The Council of the District of Columbia has approved a resolution expressing “the sense of the Council that the United States Forest Service should prohibit horizontal hydraulic fracturing [fracking] in the George Washington National Forest [GWNF] to protect regional water quality and supply.”

The DC Council has no power to prohibit fracking through its resolution — the GWNF is located outside of the District’s borders, in the Appalachian Mountains of Virginia, West Virginia and Kentucky. But it joins a growing list of entities that oppose fracking in the forest because of concerns about water supplies that can be traced from the Potomac River to its headwaters in the GWNF.

The Washington Aqueduct, DC Water, Fairfax County Water Authority, DC Mayor Vincent Gray and both of Virginia’s Senators have also expressed their opposition to fracking and horizontal drilling in the 1.1 million-acre GWNF, according to the resolution. Several jurisdictions nearer the GWNF also support a prohibition on fracking and drilling.

The Council’s vote came as the U.S. Forest Service (USFS) continues work on an update of a management plan for the GWNF. A draft management plan released in May 2011 would allow gas leasing on one million acres but prohibit horizontal drilling on all federal leases (see Daily GPI, May 23, 2011). The plan proposes new rules for the next 15 years for the George Washington Forest, which, with the connecting 700,000-acre Jefferson National Forest, makes up one of the largest areas of public land in the eastern United States. The GWNF land mass, which includes portions of the Marcellus Shale, runs north-south with most of the forest lying on the Virginia side of the Virginia-West Virginia border.

The plan, which was originally scheduled to be finished last fall, is expected to be implemented this month, according to a timeline on the USFS website. But USFS planner Karen Overcash said the atypical plan may take even longer to complete. “We don’t have a date yet for the release. It’s still in flux and we don’t know anything definite yet,” Overcash told NGI.

“The issue related to gas leasing and using the technology that would be the most likely to ever occur on the forest — high-volume hydraulic fracturing — is kind of a new issue for federal lands, and so there’s just a lot of discussion going up and down the whole level of the Forest Service. Usually a plan is a local kind of decision, and the decision is made at a regional level in that kind of context; although we do look at national issues and needs and things like that, but I think this is even more of that kind of an issue that is just undergoing a lot of eyes and talking and a little bit more analysis.”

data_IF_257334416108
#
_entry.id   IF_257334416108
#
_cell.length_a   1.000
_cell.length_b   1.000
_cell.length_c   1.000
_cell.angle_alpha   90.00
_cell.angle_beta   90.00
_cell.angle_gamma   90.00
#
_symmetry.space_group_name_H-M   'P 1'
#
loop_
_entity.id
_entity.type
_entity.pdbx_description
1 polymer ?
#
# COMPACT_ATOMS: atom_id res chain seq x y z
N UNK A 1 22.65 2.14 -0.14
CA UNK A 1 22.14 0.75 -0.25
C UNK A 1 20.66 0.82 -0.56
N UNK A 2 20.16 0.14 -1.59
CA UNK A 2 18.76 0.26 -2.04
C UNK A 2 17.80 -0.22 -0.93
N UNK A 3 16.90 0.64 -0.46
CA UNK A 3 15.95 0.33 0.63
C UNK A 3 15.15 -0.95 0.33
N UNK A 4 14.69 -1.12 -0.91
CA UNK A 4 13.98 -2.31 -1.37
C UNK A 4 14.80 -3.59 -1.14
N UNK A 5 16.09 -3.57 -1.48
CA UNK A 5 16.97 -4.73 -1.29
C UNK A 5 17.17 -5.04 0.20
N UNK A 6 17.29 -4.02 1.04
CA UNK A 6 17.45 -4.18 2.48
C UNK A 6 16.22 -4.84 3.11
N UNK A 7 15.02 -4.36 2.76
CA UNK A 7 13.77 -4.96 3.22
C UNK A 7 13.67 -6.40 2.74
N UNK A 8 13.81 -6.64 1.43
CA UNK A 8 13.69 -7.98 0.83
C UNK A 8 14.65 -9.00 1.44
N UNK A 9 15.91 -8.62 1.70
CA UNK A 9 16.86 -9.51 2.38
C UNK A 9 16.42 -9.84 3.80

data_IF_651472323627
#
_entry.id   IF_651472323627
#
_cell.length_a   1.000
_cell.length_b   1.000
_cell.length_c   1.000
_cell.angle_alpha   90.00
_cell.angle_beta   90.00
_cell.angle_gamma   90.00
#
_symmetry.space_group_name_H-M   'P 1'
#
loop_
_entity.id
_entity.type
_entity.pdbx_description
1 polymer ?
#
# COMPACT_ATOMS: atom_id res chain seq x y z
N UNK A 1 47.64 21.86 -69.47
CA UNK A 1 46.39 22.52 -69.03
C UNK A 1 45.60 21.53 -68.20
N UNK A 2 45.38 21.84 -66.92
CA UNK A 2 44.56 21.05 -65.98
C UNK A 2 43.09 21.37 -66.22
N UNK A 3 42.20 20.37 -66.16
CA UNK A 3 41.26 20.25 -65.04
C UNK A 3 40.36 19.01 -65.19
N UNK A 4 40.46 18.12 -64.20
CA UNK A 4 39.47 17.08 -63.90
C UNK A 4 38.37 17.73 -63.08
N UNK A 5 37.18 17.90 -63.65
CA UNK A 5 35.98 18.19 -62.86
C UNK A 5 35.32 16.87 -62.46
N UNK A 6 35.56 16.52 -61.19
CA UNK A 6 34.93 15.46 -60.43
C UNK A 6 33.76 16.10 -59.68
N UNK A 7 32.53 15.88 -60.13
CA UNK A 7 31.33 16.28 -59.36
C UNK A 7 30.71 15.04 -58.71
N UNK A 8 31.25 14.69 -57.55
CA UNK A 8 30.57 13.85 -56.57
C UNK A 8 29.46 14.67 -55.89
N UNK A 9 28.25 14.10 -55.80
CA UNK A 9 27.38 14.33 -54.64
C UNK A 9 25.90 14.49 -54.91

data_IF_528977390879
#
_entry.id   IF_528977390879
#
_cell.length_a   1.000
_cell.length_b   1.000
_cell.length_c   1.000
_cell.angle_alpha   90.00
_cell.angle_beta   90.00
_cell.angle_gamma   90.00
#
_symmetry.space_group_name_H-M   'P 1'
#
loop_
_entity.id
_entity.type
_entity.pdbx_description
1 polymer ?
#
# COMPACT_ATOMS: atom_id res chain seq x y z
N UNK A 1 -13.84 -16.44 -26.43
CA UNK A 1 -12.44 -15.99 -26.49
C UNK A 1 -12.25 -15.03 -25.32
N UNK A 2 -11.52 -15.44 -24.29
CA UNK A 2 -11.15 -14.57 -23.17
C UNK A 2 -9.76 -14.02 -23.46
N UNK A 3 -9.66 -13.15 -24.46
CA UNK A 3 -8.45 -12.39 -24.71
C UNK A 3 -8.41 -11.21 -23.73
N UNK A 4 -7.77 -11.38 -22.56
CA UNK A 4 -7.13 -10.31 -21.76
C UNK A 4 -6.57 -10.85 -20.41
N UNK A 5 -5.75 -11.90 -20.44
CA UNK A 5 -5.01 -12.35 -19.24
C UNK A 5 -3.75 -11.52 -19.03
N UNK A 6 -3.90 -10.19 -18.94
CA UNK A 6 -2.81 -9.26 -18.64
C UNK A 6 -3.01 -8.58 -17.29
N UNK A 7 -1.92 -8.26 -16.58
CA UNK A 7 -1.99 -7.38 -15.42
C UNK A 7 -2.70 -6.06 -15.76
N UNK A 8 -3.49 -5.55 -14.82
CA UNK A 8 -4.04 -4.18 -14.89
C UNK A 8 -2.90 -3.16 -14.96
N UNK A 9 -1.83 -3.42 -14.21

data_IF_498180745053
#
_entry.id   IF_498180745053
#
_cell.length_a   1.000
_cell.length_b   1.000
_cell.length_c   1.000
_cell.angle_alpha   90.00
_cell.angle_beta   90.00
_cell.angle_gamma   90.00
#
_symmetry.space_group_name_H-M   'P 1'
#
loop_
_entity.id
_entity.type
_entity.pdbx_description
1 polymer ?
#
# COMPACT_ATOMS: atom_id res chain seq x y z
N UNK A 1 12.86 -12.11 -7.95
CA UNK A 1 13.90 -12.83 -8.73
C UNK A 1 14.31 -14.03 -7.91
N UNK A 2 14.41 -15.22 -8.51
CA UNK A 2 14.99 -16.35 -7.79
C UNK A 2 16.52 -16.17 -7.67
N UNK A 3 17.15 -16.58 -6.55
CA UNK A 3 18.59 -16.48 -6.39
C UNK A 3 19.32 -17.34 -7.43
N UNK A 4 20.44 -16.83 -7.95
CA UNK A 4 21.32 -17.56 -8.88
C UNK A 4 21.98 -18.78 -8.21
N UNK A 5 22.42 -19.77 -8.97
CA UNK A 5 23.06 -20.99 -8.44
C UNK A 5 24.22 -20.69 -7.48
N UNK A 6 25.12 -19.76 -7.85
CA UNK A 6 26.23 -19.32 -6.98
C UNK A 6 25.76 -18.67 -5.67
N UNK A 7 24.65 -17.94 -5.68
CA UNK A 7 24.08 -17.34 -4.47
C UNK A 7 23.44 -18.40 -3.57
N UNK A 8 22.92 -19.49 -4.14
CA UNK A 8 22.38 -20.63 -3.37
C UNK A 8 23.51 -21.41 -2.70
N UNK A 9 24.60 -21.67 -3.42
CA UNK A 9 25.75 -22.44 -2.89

The American Petroleum Institute (API) is among those opposing a ban on horizontal drilling in the GWNF, which it has called “an arbitrary and unprecedented shift in national energy policy through the forest management planning process” (see Shale Daily, Oct. 25, 2011). An alternative included in the draft plan, which API supports, would make no changes to current GWNF drilling rules.

When the draft was released, a USFS planning staff officer said that although the southern end of the Marcellus Shale runs under about half of the George Washington Forest, there had been no interest expressed in drilling there. About 12,000 acres in the GWNF were under lease but not active. There is even less activity in the area now, Overcash said Friday. One company that had held a few leases on privately held land near the forest has relinquished the land. “So even that little bit of interest is gone,” she said.

The draft plan was the result of a collaboration among national forest managers, partner agencies such as the Virginia Department of Game and Inland Fisheries, conservation organizations, and members of the public. The forest is currently operating under a management plan completed in 1993.